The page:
The Northern Ireland Court of Appeal has allowed the appeal by the Attorney General, John Larkin QC, against the Order made by Horner J at first instance in which he held that the abortion law in Northern Ireland was incompatible with the UK’s obligations under the Human Rights Act 1998 in the circumstances where the foetus was diagnosed with a fatal foetal abnormality or where the pregnancy was the result of rape or incest. It quashed the declaration and concluded, by a majority, that the Court should not intervene in what was a matter for the Northern Ireland Assembly to decide. Continue reading
In this guest post, Peter Edge, Professor of Law at Oxford Brookes, comments on the latest instalment of the debate on the position of the Bishop of Sodor and Man in the Manx legislature.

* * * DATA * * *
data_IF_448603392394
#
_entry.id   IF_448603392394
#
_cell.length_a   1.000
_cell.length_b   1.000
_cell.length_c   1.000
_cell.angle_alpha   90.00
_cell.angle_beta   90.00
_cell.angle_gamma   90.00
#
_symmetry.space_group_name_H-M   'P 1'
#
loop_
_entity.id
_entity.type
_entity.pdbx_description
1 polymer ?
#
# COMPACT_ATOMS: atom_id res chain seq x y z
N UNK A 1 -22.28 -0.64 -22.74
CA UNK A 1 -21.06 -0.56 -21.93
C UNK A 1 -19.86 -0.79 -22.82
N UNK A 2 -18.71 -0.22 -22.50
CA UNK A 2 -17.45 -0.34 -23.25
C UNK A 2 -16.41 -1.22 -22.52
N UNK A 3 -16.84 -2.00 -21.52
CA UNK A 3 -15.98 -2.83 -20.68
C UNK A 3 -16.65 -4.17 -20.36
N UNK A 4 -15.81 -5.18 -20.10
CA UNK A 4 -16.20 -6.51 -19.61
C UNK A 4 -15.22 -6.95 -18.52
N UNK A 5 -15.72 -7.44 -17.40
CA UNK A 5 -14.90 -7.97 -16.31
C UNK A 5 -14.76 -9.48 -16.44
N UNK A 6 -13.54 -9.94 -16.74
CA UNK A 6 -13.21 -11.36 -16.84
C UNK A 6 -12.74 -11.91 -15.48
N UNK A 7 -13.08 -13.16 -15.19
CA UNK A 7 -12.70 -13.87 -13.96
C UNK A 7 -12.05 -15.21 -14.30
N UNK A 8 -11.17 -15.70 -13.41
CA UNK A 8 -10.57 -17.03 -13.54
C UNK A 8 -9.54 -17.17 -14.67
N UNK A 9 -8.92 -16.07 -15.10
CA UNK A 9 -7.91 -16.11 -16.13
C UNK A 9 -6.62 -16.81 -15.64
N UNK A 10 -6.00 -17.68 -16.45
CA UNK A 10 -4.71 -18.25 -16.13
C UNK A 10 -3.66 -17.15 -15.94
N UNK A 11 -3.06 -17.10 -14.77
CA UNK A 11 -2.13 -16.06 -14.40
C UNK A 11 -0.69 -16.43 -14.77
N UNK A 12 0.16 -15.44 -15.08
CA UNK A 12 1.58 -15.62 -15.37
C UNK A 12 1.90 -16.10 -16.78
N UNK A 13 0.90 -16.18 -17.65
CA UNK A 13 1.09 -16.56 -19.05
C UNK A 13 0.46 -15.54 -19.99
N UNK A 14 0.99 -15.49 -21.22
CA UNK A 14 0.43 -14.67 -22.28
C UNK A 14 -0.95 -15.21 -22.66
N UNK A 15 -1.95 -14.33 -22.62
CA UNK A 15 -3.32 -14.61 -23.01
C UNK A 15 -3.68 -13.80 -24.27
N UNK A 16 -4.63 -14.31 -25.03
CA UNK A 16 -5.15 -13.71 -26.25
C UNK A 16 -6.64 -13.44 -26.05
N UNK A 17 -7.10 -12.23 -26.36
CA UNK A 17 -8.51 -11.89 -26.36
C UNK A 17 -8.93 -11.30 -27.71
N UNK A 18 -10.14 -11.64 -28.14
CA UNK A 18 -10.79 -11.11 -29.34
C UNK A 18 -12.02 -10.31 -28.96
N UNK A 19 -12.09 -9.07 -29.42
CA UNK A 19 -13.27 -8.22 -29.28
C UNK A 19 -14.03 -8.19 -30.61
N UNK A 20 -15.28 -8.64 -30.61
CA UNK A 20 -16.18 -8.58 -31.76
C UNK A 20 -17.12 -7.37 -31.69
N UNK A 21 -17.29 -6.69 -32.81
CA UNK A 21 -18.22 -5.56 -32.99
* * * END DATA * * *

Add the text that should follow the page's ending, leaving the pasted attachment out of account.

The Isle of Man is a largely autonomous territory of the UK Crown, with its own legislature, Tynwald, which has very extensive powers. Tynwald regularly meets as a single body, but much of its business, especially its legislative business, happens in the two Branches: the directly-elected House of Keys, consisting of 24 MHKs, and the Legislative Council. The Council, formerly composed of Crown officers, is now mainly composed of MLCs appointed by the House of Keys. Two Crown appointees remain in the Council, however: the Attorney General (who contributes to debates but does not have a vote), and the Lord Bishop of Sodor and Man, who has both a voice and a vote. Continue reading